COLLEGE PARK — Maryland swingman Cliff Tucker doesn't mind answering the question honestly. No, he concedes, he didn't always work as hard as he should have during the offseason on his jump shot. His game, since high school, has been about slashing to the basket, not spotting up on the perimeter. He didn't put in the work, so he didn't have the confidence to consistently knock down open looks.
That changed, however, before this season -- his final season in a Terps uniform. Tucker, a senior from El Paso, Texas, spent hours in the gym hoisting jumpers, never failing to take at least 500 a day. He couldn't do anything about seasons gone by and opportunities missed, but at least he could give himself the confidence to take advantage of whatever chances remain.
The difference in his game was apparent Sunday, as Tucker scored 16 points to help lead Maryland to a decisive and stress-free victory over Maine, 89-59, in front of an announced 13,041 at Comcast Center.
All Tucker's points came in the first half, when he hit four 3-pointers and helped the Terps build a 23-point halftime lead over the Black Bears. In fact, he scored eight of Maryland's first 10points. Tucker also energized the crowd with a steal and a fast-break dunk near the end of the half, one of four steals he had in the game.
If Tucker can combine his defense and athleticism with an improved jumper, he knows, he can be a key player in the Terps' rotation this season.
"Hard work pays off," Tucker said. "I shot a lot of shots over the summer. I shoot a lot before the game. I do a lot of the things I didn't do in years past. Last year, when I didn't shoot the ball well, I'd get frustrated. But now I just keep doing my routine. Today I was fortunate to make a lot of shots, and hopefully that will keep going the rest of the year."
Maryland coach Gary Williams said he has seen the difference in Tucker's game. This was the third straight game the senior has scored in double figures, the first time in his career that has happened.
"I've always felt that in basketball, you earn the right to have confidence," Williams said. "You can't just say, 'I'm a confident player.' Why are you confident? Well, because you put the time in. You can't have false confidence. There is a reason why you're confident, and it's because you work hard to get there."
The victory over the Black Bears (1-1) was the last chance for Maryland (3-0) to solidify its rotation and tighten its press defense before the Terps go marching into the lion's den of Madison Square Garden on Thursday for a game against Pittsburgh, the fifth-ranked team in the country, and one the following day against Illinois or Texas. It's still unclear what kind of team Williams has this season. Maryland cruised in its opener against Seattle University but needed a late rally and a late jumper by freshman guard Pe'Shon Howard to beat the College of Charleston by just a point.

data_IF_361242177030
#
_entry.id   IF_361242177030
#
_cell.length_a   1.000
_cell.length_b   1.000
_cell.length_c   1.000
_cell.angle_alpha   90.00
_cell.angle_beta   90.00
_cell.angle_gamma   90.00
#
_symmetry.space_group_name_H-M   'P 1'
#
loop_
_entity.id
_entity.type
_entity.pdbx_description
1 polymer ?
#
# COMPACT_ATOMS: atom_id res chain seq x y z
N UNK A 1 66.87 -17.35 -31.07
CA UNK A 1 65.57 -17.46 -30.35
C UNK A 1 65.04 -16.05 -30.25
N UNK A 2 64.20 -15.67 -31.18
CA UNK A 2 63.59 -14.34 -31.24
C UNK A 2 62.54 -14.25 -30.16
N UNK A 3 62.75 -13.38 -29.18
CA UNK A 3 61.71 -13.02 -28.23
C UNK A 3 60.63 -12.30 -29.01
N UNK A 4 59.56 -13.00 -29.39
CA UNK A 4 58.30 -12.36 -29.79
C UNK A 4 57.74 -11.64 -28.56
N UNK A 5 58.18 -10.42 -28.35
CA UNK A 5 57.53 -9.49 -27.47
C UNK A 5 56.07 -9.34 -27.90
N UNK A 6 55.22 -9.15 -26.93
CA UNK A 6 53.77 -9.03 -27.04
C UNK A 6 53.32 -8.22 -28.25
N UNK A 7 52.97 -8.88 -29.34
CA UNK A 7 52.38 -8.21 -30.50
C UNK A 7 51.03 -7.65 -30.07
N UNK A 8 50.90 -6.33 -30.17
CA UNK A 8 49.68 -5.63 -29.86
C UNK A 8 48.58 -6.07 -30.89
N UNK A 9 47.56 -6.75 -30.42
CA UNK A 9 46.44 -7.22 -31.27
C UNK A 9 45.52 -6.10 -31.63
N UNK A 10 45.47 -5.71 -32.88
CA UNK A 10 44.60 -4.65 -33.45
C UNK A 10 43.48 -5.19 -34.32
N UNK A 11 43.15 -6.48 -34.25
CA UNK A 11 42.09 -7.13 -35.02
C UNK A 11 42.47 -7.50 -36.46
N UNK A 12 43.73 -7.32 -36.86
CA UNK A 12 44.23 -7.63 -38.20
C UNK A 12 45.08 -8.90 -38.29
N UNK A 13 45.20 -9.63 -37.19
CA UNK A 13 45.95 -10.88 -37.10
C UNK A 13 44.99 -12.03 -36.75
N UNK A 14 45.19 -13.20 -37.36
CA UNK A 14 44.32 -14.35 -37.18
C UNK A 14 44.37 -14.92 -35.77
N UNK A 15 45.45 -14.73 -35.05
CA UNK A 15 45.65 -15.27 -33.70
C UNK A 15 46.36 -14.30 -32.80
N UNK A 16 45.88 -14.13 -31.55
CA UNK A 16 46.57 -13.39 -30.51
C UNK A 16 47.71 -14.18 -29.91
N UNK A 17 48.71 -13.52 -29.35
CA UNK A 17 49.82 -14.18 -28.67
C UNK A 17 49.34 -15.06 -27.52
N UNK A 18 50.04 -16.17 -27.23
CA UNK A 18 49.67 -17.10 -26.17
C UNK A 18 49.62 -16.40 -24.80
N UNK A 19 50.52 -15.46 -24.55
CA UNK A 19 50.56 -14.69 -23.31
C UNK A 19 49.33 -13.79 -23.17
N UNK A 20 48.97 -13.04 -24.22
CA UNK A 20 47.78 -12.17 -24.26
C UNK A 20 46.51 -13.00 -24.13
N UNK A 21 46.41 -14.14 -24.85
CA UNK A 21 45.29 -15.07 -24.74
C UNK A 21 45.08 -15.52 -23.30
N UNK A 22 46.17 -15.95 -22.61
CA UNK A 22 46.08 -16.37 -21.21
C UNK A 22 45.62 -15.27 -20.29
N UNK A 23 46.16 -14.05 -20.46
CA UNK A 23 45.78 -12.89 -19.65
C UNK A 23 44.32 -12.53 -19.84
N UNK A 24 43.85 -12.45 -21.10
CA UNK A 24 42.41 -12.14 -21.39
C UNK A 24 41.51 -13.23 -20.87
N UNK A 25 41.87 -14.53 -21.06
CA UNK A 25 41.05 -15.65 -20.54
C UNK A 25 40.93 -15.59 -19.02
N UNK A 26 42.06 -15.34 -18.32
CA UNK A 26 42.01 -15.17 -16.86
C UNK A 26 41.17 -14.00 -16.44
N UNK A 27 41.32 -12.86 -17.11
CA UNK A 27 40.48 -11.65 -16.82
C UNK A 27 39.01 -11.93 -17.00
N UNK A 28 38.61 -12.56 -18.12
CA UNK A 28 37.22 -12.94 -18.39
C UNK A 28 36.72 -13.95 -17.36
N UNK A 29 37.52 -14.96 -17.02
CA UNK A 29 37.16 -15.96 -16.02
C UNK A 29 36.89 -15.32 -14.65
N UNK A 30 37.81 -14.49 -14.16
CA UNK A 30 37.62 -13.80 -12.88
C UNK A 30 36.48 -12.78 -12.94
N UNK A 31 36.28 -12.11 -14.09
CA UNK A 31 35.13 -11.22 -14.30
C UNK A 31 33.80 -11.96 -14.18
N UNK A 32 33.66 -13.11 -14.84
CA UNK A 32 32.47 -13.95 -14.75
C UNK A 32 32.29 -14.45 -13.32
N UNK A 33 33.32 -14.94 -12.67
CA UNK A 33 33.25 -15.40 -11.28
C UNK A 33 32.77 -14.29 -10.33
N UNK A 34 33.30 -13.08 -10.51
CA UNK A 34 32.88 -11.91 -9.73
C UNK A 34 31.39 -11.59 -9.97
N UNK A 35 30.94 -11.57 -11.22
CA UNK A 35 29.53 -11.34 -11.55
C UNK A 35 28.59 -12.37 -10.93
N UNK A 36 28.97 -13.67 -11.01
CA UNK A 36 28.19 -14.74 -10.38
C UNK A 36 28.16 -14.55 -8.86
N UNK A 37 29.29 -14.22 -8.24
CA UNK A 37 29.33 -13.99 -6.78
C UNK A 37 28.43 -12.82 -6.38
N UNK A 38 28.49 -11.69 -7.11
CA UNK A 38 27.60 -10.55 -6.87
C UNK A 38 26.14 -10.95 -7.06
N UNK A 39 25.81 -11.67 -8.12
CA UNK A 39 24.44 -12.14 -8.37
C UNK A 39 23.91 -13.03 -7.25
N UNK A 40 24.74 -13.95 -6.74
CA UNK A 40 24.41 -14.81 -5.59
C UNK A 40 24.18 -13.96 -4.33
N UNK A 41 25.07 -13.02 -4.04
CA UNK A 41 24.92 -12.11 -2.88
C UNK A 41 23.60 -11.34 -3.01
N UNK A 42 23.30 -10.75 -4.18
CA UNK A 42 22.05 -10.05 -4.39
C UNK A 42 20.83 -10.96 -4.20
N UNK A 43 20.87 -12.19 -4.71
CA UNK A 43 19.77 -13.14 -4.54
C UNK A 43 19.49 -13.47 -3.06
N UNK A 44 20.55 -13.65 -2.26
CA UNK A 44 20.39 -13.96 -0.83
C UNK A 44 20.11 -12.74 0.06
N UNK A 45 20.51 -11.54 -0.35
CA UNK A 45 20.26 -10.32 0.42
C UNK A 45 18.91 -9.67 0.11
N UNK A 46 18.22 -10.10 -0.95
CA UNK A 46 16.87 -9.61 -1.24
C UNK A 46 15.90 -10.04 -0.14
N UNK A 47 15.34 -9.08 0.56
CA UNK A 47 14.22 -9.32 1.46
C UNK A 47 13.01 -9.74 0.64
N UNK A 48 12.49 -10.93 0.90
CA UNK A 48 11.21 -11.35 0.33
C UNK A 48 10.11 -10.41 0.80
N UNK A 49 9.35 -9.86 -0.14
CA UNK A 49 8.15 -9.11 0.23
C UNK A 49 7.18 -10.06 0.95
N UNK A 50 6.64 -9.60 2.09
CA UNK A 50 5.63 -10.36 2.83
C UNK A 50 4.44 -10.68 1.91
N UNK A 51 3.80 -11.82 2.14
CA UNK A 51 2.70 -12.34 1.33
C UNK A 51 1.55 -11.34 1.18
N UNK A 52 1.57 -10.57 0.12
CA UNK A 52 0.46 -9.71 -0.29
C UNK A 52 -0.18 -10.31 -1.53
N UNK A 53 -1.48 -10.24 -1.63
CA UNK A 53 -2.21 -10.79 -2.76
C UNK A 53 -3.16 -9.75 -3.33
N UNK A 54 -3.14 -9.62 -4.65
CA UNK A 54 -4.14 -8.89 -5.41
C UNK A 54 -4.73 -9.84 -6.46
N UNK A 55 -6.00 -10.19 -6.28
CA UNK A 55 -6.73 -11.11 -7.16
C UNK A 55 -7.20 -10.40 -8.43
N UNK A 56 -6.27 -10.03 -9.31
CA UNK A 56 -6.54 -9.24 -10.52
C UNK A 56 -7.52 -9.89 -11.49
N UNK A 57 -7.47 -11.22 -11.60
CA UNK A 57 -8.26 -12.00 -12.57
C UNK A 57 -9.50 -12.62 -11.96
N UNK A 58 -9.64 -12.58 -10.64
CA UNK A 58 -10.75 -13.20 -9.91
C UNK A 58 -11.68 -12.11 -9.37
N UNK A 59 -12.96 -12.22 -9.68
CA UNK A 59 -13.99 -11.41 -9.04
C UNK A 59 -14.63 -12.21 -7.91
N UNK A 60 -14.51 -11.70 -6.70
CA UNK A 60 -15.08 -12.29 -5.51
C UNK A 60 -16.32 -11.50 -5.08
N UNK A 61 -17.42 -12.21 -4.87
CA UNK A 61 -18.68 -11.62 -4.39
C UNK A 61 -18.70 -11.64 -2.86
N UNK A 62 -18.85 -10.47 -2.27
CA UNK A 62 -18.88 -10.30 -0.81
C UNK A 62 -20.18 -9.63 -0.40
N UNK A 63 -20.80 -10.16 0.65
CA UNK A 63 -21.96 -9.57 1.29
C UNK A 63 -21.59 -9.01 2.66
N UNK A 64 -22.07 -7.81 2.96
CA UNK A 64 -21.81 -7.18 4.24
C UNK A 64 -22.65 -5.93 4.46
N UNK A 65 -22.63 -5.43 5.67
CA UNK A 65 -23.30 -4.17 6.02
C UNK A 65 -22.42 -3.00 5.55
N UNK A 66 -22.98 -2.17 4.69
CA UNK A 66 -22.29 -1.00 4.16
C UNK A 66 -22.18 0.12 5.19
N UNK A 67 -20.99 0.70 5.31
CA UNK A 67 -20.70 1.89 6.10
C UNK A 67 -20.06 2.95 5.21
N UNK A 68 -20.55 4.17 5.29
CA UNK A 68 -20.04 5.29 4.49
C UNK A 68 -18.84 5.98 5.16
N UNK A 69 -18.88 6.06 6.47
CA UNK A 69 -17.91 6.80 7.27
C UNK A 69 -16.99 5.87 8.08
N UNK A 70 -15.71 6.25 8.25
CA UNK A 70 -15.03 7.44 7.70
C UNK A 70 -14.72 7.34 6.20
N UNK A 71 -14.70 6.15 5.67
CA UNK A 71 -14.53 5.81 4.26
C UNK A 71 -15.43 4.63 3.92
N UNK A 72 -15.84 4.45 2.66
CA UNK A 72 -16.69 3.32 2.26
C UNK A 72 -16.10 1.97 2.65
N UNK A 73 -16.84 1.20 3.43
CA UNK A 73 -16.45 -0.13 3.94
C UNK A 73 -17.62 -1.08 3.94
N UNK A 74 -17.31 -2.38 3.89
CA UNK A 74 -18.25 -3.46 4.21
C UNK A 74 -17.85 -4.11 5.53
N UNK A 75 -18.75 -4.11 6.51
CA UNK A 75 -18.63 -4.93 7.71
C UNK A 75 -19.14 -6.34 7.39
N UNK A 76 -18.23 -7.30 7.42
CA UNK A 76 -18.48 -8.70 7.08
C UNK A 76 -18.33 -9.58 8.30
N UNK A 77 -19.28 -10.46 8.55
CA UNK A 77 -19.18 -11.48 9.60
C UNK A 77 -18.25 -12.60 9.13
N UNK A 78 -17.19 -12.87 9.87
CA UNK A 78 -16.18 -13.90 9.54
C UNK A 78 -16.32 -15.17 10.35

"I think we certainly got a wake-up call against Charleston, both offensively and defensively," Williams said. "We need to play a certain way. We played better today. We'll get out there Thursday night, and we'll see how we do."
Maine tried to keep up with Maryland with hustle and timely outside shooting, but it was clear the Black Bears were no match for the Terps on the glass. Sophomore forward Jordan Williams looked like he was toying with Maine at times. At one point, he grabbed three offensive rebounds on the same possession -- two coming on his own misses -- before putting the ball in the basket. He recorded his fifth straight double double (dating to last season) with 20 points and 11 rebounds, the first Terrapin to accomplish that since Joe Smith in 1995.
"One of the players was kidding him at the end, saying he looked like Moses Malone," Gary Williams said. "Moses was famous for wanting to lead the league in rebounds, so when he'd have a layup with no one around, he'd miss it so he could get another rebound. Of course, half our guys don't know who Moses Malone was."
Jordan Williams said that's not entirely accurate. But he did acknowledge that he smiled at the comparison.
"I've heard of Moses Malone before," he said. "I just don't know much about him."
It wasn't just the starters who had their way with Maine. Maryland's bench scored 38 points, led by 14 from freshman guard Terrell Stoglin, and the Terps' defense held Maine to 28.6 percent shooting in the second half. The one Terrapin who couldn't seem to find a rhythm was junior guard Sean Mosley (St. Frances), who had zero points and fouled out in the closing minutes. But it hardly mattered. During one stretch, Maryland didn't have a field goal for six minutes but increased its lead from 22 points to 32 by making 14 straight free throws.
"I couldn't believe it when I looked up at the scoreboard," Jordan Williams said. "We were up by like 20-something, even though we hadn't been scoring. But that's why, free throws. Last game, we were terrible at the free-throw line, and Coach just said: 'You're a good free-throw shooting team. Just make the shots.' He didn't stress about it too much."
Gary Williams not stressing too much? That's not a statement anyone expected to hear this early in the season. But that might be indicative of the way the coach feels about this team, which is athletic enough to press for most of the game but is also showing the ability to score in the half-court offense. There is still a lot to work on, however.
"Nobody is where they want to be on Nov. 14," Williams said. "You have to keep improving. If you can't play in March, then it doesn't matter."